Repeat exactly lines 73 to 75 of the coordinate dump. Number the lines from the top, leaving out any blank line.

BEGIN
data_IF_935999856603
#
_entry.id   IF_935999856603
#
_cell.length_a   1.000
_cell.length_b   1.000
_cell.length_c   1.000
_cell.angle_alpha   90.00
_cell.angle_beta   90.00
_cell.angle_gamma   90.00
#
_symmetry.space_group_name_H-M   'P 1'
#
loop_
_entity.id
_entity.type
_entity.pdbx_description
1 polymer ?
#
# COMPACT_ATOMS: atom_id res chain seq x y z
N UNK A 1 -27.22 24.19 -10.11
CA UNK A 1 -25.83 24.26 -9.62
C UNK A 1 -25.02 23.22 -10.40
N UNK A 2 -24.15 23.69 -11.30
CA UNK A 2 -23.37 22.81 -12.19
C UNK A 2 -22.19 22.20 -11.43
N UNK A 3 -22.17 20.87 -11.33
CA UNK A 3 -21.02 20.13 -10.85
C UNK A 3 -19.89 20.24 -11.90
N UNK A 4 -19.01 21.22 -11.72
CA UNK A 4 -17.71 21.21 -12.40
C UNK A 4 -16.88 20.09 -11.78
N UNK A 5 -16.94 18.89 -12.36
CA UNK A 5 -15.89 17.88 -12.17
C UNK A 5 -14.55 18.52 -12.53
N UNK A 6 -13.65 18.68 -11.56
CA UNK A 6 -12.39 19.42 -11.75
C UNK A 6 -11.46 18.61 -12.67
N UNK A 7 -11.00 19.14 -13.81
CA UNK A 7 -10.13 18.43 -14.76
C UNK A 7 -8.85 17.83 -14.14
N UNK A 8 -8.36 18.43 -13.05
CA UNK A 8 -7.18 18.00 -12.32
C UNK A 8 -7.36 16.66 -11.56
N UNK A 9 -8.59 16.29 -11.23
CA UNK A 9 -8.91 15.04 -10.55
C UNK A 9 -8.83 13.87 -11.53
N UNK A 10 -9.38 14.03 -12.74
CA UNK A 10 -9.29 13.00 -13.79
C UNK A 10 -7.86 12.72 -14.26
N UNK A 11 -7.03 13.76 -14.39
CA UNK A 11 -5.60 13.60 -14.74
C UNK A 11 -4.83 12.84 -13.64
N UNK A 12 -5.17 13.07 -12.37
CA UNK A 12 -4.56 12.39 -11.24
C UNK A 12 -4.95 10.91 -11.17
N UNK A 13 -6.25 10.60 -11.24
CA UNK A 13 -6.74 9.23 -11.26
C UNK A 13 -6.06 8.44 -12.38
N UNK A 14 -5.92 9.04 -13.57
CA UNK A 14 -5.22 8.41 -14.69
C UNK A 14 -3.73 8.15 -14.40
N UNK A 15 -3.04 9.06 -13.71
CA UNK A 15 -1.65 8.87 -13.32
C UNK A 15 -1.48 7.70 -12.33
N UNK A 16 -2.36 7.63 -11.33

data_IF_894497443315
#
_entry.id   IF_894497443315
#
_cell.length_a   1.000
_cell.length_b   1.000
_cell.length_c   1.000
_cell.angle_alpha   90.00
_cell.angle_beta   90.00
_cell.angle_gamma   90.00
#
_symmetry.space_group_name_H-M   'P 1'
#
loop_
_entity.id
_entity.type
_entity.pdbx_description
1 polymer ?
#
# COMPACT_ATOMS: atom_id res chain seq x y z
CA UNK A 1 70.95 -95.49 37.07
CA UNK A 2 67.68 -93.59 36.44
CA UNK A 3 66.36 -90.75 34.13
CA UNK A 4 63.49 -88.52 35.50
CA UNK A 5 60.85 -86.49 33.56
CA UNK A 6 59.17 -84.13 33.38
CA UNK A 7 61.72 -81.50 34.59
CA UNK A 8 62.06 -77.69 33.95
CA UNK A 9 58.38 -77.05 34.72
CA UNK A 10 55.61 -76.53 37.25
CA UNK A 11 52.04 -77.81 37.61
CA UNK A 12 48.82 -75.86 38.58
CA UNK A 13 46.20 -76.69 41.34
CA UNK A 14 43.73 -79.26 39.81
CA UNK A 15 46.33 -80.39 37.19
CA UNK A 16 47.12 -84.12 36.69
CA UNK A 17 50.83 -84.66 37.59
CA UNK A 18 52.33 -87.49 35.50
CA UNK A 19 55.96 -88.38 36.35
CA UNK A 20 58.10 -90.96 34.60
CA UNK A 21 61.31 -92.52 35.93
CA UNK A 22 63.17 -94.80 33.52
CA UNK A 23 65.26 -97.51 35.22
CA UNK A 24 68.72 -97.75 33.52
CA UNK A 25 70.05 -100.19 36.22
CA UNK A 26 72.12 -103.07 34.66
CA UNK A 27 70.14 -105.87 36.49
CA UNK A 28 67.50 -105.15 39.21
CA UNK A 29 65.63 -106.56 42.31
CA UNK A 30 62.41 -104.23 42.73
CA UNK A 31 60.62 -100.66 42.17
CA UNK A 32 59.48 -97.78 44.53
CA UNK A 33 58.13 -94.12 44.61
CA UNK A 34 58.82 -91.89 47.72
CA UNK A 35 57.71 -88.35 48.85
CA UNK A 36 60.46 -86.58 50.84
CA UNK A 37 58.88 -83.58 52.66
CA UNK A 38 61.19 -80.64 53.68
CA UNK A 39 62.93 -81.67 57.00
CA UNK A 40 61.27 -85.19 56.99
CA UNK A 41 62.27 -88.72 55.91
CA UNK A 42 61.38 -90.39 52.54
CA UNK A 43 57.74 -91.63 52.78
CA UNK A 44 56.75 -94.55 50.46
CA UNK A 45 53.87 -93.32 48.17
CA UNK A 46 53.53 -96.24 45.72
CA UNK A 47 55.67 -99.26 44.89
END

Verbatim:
_cell.length_c   1.000
_cell.angle_alpha   90.00
_cell.angle_beta   90.00